The Secret To Creating A System


I have a secret that I want to share.  Are you ready to hear it? I follow the same process no matter what system I’m creating.  Honestly!  And in this blog post, I’m going to show you the secret to creating a system no matter what pillar you are focusing on.

Before we dive in, let’s take a moment to review the details behind each pillar of Home, Inc.:

First, we have Clutter.  Clutter is all of the physical stuff in your home.  All of your clothing, your kitchenware, your photos, your kids’ toys, your cleaning supplies.  It is every tangible thing you own that takes up space in your home.  I know, it’s a lot!

Then, we have Cash.  Cash has two arms – Budgeting and Filing Systems.  Budgeting is a mountain of a topic!  And filing systems are no joke, either.  For each arm, there are many ways of doing things, different systems and software, different options.

Next up, we have Calendars.  Calendars look at how you manage your to-dos, and how you manage your time.  We are constantly doing something, planning for something, or wondering what we should be doing, so this pillar can get pretty detailed as well.

Finally, we have Cleaning.  Ah, cleaning.  The day-to-day tasks of wiping counters, mopping floors, and vacuuming PLUS keeping up with those bigger systems in your house (hello, dishwasher and AC unit!)

Creating A System: Overview

My goal is to teach as many people as possible how to set up systems in their homes.  You will always have a project in front of you.  You will always have something that needs to be organized or systematized.  Right now, it might be organizing your digital files.  Next week, it’ll be deep cleaning the bathrooms.  In a few months, maybe you’re redesigning your home office.  There is always something.  So, while some of my blog posts might tackle how to set up a digital filing system, or how to deep clean your dishwasher, I want you to know that Home, Inc. is bigger than that.  It’s about following a process, knowing how to corral your overwhelm, getting focused, and getting something done.  It’s about applying the same process to any system that you want to create in your home.


Let’s take a few examples:

  • Setting up a filing system
  • Creating a cleaning routine
  • Organizing your to-dos

Creating A System: How-To

These all appear to be very distinct, unique organizing projects.  They have different themes, they belong to different pillars, and they have varying degrees of difficulty.  But, I am here to deliver shocking words:  they all look the same to me.  They all represent systems that need to be created.

Here I present you with the following four steps that can be used in creating a system for both THINGS and INFORMATION.  I follow these steps any time a system needs to be created.  I encourage you to try these steps on two totally different projects, and you will see what I mean.

Step 1: GATHER

The act of bringing everything together so you can see what you’re working with.  If it’s files, gather all of them.  When it’s a cleaning routine, gather WHAT you want to clean (this is an example of gathering information).  If it’s to-dos, gather all of them via brain dumping, notebook corralling, and e-mail printing (again, gathering information).  Get everything into ONE place in plain sight so you can see all of the data you are working with.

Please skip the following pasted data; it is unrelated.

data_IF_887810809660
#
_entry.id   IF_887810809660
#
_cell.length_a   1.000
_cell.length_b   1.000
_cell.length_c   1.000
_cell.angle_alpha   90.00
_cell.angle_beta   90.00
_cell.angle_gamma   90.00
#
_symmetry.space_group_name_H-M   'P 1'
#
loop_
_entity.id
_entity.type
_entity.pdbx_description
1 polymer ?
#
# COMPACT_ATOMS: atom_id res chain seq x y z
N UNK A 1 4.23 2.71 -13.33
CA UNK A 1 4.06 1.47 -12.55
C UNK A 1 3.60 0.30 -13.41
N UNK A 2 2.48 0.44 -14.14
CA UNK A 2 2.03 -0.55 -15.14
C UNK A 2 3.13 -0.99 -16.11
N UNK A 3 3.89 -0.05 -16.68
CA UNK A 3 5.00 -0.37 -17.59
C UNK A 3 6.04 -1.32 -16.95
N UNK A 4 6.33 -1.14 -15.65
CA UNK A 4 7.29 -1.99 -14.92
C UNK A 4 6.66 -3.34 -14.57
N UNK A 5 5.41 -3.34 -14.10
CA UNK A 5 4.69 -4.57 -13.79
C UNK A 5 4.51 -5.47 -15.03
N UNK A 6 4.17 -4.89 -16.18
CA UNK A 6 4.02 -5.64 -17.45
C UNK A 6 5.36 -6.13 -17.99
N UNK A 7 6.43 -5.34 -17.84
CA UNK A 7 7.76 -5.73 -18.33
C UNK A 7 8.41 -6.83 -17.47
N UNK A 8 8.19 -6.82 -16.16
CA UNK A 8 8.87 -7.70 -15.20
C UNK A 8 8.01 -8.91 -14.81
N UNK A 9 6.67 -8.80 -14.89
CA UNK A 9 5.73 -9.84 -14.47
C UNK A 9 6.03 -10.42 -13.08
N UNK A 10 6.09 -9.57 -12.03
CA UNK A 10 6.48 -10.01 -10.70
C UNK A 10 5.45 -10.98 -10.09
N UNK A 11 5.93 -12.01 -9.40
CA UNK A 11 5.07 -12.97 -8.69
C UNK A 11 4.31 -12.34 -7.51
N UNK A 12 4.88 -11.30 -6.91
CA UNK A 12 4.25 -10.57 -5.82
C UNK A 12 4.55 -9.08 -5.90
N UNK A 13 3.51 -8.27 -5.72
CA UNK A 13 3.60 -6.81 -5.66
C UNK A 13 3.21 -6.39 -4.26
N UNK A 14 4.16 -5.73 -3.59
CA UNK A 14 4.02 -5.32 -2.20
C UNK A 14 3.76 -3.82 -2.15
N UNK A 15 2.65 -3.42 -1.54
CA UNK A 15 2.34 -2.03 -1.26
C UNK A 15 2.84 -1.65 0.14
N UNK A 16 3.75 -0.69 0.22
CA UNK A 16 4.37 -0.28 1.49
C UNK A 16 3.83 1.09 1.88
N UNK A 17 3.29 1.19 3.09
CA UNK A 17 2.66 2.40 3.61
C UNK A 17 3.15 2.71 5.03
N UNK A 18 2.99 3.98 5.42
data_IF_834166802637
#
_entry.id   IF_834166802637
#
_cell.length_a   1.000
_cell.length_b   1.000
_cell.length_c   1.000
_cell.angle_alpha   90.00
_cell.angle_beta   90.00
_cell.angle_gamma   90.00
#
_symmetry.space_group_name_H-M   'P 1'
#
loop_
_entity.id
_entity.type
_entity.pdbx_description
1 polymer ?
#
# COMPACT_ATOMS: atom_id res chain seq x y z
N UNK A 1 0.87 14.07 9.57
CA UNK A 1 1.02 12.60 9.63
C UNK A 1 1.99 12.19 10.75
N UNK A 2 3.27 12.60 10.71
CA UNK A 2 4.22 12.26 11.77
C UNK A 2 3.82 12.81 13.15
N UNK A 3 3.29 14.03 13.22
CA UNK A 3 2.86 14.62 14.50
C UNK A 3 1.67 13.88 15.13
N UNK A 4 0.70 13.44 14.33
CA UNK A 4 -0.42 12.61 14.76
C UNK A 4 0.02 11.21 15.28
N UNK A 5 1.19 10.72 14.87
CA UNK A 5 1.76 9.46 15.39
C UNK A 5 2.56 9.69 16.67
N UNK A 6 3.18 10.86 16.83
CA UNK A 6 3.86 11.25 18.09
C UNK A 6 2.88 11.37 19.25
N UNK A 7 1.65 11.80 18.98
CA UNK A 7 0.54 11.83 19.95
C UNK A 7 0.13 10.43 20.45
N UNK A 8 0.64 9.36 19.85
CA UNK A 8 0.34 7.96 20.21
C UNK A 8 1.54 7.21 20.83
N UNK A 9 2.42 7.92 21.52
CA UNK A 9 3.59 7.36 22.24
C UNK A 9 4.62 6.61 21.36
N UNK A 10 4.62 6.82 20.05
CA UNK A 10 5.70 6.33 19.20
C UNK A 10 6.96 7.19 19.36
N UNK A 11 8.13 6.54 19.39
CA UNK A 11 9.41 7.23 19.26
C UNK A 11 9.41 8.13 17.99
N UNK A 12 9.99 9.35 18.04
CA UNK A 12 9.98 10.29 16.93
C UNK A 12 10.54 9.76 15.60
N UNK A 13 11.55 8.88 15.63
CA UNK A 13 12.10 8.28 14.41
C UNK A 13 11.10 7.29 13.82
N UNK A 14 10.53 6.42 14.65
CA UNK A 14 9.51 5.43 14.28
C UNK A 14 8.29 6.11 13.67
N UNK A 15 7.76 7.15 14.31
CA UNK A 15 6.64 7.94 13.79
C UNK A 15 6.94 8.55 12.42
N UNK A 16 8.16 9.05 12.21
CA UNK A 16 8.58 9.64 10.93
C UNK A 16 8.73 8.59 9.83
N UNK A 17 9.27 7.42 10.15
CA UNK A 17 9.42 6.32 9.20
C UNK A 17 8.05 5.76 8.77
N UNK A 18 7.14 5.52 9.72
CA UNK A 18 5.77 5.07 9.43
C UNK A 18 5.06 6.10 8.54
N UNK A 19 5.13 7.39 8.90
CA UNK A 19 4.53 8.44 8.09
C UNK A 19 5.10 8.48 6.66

If you have files, sort them by category.  When you have cleaning tasks, sort them by type.  If you have to-dos, sort them by theme or by difficulty.  It doesn’t matter how you sort something, just sort it.  Present the information to your brain in an organized fashion.  This will allow you to think more clearly and analyze the situation better, not to mention reduce stress around the subject.


Now that you know what you’re working with, and you have a sense of the size and number of categories, it is time to purge, edit, add, comment, move.  Processing is a large, nebulous task.  It means working through something.  If it’s files, you’re deciding what to keep or toss (or ask questions about!).  Concerning cleaning, you might be adding tasks, or revising how you want it to be done.  If it’s to-dos, you’re maybe deleting old ones, delegating some to your spouse, or adding additional categories.  This is the working phase, often the most difficult and time-consuming, but highly necessary.  Process through the information or the things, and then you can move forward.


The end-stage.  You have clean, organized, and perfected categories.  You know what to do, you just need to implement.  For your files, put them into a filing cabinet with labels, or onto your computer in labeled folders.  As for your cleaning tasks, print them on a schedule or add them to your digital calendar.  For your to-dos, schedule them into your day, pick your priorities, and move through them until they’re off your list.  Implementing is taking your organized and understood information, and plugging it into a system.


So, while I think the detail is important and I will continue to post about specific areas of the 4 pillars, I just want you to know that the process of creating a system is always the same.  That is why I wanted to take my business virtual and teach people how to create systems.  Because there will always be that next something that needs to be systematized, and I want you to feel like you have the tools and confidence to systematize ANYTHING.

You are capable of organizing anything in your life.  It will create order, it will make you feel more confident, and you will probably get more accomplished in less time.  That is the beauty of systems and following a process, and why they are my passion.

Thank you for reading!

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